My Boredom Has a Fish Mouth
My excitement hurts, my daughter sulks at Columcille Megalith Park, where stones stack on stones upon a great big stone circling the sun. It’s mid-July, muggy, and my excitement hurts too, though somewhere along the line I lost the right to say so. Or the nerve. Or the family we’ve traveled with are too damn nice and who are we to knock anyone’s excitement with glazed over eyeballs, our disinterest in rocks? Instead I tug my kid to a nearby pond where sorbet-colored koi curl the perimeter. I once heard koi can live for two centuries, and so imagine their excitement must be hurting about now. Then suddenly, amid the heat and koi and our friends snapping selfies between some basic-looking archways, my daughter starts singing. I mean really singing, at the top of her lungs. All the trees seem to steady in Bangor, Pennsylvania, until I can feel the soft arc of our planet in orbit, and dark space like muscle behind the sky’s blue face. And it’s true, experience can be so peculiar—the way it rises like a fish in still waters, its alien lips agape, gasping at the air. And here I am, beside myself, gasping.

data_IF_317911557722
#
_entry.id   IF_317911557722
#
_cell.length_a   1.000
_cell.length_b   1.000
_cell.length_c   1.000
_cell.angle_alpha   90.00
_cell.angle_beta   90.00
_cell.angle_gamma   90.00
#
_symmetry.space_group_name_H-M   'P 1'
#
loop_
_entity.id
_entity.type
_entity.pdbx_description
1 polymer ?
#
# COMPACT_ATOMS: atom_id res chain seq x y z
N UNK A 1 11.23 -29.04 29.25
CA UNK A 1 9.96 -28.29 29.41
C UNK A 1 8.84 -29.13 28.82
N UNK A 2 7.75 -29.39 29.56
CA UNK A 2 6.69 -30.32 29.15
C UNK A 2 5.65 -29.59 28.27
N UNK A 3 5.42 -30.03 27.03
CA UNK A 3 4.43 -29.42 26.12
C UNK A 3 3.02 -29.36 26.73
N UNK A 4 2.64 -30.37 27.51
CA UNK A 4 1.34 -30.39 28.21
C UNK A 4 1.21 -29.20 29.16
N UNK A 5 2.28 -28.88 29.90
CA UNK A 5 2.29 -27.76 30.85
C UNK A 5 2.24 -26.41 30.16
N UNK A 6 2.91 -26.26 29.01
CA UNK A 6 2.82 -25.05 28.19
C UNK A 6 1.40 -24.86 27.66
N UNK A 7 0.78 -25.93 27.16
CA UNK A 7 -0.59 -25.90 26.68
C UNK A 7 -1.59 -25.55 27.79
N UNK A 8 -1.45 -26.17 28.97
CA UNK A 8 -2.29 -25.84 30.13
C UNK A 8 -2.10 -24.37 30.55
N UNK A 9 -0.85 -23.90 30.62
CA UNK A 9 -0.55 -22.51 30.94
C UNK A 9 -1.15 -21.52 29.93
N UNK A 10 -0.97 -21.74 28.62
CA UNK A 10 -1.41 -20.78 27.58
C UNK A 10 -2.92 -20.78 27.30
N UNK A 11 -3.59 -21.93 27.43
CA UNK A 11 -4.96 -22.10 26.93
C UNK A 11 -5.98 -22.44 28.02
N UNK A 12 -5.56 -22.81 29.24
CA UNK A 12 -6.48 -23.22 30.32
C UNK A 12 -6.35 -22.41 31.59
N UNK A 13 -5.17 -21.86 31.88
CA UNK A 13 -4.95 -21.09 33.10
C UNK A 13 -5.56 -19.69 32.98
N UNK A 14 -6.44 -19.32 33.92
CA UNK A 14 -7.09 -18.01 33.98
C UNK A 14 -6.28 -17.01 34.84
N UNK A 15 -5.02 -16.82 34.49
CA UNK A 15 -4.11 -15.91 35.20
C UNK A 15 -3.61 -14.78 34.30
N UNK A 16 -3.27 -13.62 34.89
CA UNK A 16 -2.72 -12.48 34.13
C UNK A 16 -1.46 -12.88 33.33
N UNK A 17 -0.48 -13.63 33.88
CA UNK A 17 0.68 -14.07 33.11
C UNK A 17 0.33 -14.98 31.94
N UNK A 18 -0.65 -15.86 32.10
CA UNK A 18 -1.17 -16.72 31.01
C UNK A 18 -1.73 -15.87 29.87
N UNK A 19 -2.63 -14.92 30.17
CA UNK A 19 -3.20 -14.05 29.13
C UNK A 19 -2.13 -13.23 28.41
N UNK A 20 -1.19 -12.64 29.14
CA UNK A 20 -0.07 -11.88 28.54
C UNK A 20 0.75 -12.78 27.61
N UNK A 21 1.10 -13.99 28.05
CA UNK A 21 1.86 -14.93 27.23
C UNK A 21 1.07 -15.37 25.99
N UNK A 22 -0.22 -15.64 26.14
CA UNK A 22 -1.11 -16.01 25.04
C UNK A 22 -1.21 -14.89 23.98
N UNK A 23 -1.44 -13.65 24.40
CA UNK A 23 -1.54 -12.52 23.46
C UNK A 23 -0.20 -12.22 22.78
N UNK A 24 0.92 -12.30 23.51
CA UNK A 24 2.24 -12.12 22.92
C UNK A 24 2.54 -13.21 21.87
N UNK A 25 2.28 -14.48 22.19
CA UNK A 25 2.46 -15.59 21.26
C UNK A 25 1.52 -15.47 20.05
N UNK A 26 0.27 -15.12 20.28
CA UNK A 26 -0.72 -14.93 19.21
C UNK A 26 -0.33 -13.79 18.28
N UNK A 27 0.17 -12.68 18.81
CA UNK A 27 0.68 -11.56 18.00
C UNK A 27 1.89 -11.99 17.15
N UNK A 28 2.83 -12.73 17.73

All This Gold
Do not confuse what is valuable with what is sought after — a fortune cookie fortune
Do not confuse public with pubic like my comp student did in her otherwise strong essay which argued for “more security cameras in pubic spaces.” And do not confuse allergic with addicted, like I did soon after my throat swelled shut. ADDICTED TO PENICILLIN! I wrote then displayed in the window of my chain-wallet till a baffled grocery clerk clued me in. I am not above confusing pity for affection, affection for love. I’ve mixed impulse and free will like gin and tonics— mistaken my tolerance for what others can’t bear. Oops, I heard somewhere should be the anthem of our age. Oops, like a chorus of misdirected rage over the pinging bass line of an errant text. Bless us. Or don’t. But rest assured there is value in our hapless seeking: in every trap door and aimless detour and in the moment before the moment the solarium goes boom, a bridge gives way, and the ground far below looks like a painting my son made and called— “All this gold and then a little bit of blue.”